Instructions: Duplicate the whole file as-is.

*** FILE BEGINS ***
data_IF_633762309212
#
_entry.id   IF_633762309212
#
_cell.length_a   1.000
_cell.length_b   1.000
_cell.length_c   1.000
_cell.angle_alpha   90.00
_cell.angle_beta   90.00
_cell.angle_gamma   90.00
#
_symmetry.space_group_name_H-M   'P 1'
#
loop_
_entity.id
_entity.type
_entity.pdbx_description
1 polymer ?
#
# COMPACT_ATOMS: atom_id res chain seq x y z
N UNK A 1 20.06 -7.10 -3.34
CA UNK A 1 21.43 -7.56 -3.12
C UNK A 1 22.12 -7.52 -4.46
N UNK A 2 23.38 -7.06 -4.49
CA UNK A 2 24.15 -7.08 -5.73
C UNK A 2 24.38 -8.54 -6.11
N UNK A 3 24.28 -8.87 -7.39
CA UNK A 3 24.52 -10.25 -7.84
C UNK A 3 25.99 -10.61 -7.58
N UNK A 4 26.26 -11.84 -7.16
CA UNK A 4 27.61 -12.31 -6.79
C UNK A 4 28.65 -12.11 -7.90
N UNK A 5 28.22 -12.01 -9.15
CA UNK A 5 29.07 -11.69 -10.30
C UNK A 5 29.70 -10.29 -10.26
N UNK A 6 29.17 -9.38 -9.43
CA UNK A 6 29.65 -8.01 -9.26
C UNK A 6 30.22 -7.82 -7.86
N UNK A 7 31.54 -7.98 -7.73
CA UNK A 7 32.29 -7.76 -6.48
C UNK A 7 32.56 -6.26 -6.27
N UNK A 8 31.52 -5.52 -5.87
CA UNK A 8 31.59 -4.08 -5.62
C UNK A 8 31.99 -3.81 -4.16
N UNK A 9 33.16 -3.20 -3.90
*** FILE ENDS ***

data_IF_633762309212
#
_entry.id   IF_633762309212
#
_cell.length_a   1.000
_cell.length_b   1.000
_cell.length_c   1.000
_cell.angle_alpha   90.00
_cell.angle_beta   90.00
_cell.angle_gamma   90.00
#
_symmetry.space_group_name_H-M   'P 1'
#
loop_
_entity.id
_entity.type
_entity.pdbx_description
1 polymer ?
#
# COMPACT_ATOMS: atom_id res chain seq x y z
N UNK A 1 20.06 -7.10 -3.34
CA UNK A 1 21.43 -7.56 -3.12
C UNK A 1 22.12 -7.52 -4.46
N UNK A 2 23.38 -7.06 -4.49
CA UNK A 2 24.15 -7.08 -5.73
C UNK A 2 24.38 -8.54 -6.11
N UNK A 3 24.28 -8.87 -7.39
CA UNK A 3 24.52 -10.25 -7.84
C UNK A 3 25.99 -10.61 -7.58
N UNK A 4 26.26 -11.84 -7.16
CA UNK A 4 27.61 -12.31 -6.79
C UNK A 4 28.65 -12.11 -7.90
N UNK A 5 28.22 -12.01 -9.15
CA UNK A 5 29.07 -11.69 -10.30
C UNK A 5 29.70 -10.29 -10.26
N UNK A 6 29.17 -9.38 -9.43
CA UNK A 6 29.65 -8.01 -9.26
C UNK A 6 30.22 -7.82 -7.86
N UNK A 7 31.54 -7.98 -7.73
CA UNK A 7 32.29 -7.76 -6.48
C UNK A 7 32.56 -6.26 -6.27
N UNK A 8 31.52 -5.52 -5.87
CA UNK A 8 31.59 -4.08 -5.62
C UNK A 8 31.99 -3.81 -4.16
N UNK A 9 33.16 -3.20 -3.90